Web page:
There has been a major marketing push for audiences to see the movie in the famed 70mm film format. This is something that Quentin Tarantino has been championing for a long time, with both he and Christopher Nolan leading the charge among other directors. For those who are unaware, the majority of movies throughout history have been shot and projected in cinemas on 35mm film reels. Prior to the digital camera and digital projector revolution, movies were still being shown in cinemas via 35mm film. However, there have been some unique circumstances throughout history where filmmakers have chosen to shoot their movies on the larger 70mm film format to provide a wider and more theatrical presentation for their films.
The 70mm format also requires specialised cameras known as Ultra Panavision 70, which is coincidently the same camera that the Hateful Eight was filmed on. Other movies to have been shot in this particular format have included legendary films including Ben-Hur, Mutiny on the Bounty and It's a Mad, Mad, Mad, Mad World. Shooting with these cameras also requires specialised 70mm anamorphic lenses which can be rare to find. So rare in fact, that The Hateful Eight was actually shot on the same lenses that were used to film the multiple Academy Award winning movie Ben-Hur. In short, The Hateful Eight will have wider and more detailed images than most movies you see in the cinema. So wide in fact, that the aspect ratio equates to 2.76:1. This is much wider than your wide screen television at home, which will allow audiences to see much more detail and scenery in the frame. Therefore, it is an experience that you must witness at the cinema.
Unfortunately the 70mm edition of The Hateful Eight will only have a limited release at cinemas including Event Cinemas on George Street in Sydney, the Hayden Orpheum Picture Palace in Cremorne, the Randwick Ritz Cinema, as well as The Astor Theatre in St. Kilda, the Sun Theatre in Yarraville and the Village Rivoli in Hawthorn. This is primarily due to the limited availability of 70mm film projectors.
The 70mm edition of the Hateful Eight can be seen from Thursday January 15th up until Wednesday January 20th, just prior to the movies wide release on Thursday January 21st. The presentation will be highly unique, replicating the Roadshows of old where films had a musical overture prior to the start of the movie, as well as an intermission and a souvenir program. The Hateful Eight Roadshow will follow in the footsteps of legendary movies such as Gone with the Wind, Lawrence of Arabia and The Ten Commandments.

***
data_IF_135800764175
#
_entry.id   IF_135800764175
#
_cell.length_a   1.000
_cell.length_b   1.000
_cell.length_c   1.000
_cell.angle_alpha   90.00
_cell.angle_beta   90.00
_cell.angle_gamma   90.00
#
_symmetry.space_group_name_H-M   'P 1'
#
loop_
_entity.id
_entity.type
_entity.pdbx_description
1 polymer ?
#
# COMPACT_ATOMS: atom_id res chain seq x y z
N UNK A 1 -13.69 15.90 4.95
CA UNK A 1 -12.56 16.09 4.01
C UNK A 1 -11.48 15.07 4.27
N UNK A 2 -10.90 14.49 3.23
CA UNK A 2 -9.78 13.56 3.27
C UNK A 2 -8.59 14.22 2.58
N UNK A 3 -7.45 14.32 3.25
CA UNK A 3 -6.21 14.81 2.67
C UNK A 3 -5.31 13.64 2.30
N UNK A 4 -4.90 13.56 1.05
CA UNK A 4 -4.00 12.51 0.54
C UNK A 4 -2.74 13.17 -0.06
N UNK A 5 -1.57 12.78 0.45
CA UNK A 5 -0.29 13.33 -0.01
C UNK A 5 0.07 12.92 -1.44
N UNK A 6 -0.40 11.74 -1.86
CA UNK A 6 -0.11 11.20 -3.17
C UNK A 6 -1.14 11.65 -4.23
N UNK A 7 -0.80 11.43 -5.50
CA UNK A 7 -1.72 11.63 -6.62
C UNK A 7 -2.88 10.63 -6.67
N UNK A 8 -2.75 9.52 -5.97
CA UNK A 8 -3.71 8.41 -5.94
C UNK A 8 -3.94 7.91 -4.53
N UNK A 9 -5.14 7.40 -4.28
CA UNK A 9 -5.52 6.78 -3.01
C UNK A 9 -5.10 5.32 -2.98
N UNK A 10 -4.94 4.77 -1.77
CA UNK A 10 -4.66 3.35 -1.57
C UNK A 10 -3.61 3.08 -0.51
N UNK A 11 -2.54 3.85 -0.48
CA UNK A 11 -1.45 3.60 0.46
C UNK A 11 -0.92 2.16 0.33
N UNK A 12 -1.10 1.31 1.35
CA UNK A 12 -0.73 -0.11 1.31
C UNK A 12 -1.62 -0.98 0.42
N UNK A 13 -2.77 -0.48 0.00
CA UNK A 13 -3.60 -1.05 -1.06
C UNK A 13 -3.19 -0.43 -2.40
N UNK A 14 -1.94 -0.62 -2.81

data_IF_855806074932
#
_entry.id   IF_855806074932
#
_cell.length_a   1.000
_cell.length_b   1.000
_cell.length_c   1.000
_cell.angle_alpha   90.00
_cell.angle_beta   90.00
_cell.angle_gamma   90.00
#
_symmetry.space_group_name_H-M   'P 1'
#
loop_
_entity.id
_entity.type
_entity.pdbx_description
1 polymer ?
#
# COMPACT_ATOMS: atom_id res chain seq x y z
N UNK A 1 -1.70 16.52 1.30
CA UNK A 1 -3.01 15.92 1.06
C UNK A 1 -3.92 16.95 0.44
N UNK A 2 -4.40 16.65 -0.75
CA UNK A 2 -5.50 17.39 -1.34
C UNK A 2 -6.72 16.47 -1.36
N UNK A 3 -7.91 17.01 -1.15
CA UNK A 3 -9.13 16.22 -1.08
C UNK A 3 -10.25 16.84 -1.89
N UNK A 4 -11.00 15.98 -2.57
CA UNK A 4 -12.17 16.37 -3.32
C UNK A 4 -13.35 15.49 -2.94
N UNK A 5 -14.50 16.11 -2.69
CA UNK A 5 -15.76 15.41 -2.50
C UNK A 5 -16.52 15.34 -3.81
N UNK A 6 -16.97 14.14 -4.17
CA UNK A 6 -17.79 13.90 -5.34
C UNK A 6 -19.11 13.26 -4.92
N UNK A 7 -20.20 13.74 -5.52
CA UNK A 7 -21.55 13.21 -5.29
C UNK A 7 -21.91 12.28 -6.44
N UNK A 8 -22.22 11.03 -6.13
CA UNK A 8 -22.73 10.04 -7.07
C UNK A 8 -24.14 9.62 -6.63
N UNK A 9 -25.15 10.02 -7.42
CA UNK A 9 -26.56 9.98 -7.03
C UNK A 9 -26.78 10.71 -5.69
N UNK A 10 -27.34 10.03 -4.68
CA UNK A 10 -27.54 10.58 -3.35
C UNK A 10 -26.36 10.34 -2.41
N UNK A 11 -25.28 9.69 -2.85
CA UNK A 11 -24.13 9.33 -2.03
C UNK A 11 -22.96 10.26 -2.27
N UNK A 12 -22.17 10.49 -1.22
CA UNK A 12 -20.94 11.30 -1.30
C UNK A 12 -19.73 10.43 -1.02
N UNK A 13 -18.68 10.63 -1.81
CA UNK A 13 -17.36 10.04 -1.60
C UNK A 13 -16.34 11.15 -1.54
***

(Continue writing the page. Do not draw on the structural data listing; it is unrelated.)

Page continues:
Overall, The Hateful Eight is incredibly enjoyable to watch, albeit after a slow build up. Credit has to go to Quentin Tarantino for executing such a brilliant and compelling narrative. The dialogue is also masterfully entertaining, which is no surprise for a Tarantino movie. However, the film is not for the faint of heart. The Hateful Eight's violence can be incredibly graphic at times, which may make queasy members of the audience uncomfortable. On the other hand, the majority of viewers will find the violent sequences are necessary to provide the incredibly amusing and compelling punch lines.
Tarantino has always been able to deliver these unique higher concepts through this form, and on this occasion it is not different. Audiences should also be aware that the film takes political correctness very lightly, which is definitely a reflection of the times in an era that is post civil war, where multiculturalism and feminism were foreign concepts. The 70mm presentation of the film is incredible to watch, although most audiences won't be particularly bothered if they see it in the regular 35mm digital format. In all honesty the difference is only marginal. However, The Hateful Eight is definitely a cinematic experience that needs to be seen in a movie theatre. There is no doubt that audiences of every kind will experience something beneficial when watching this Tarantino spectacle.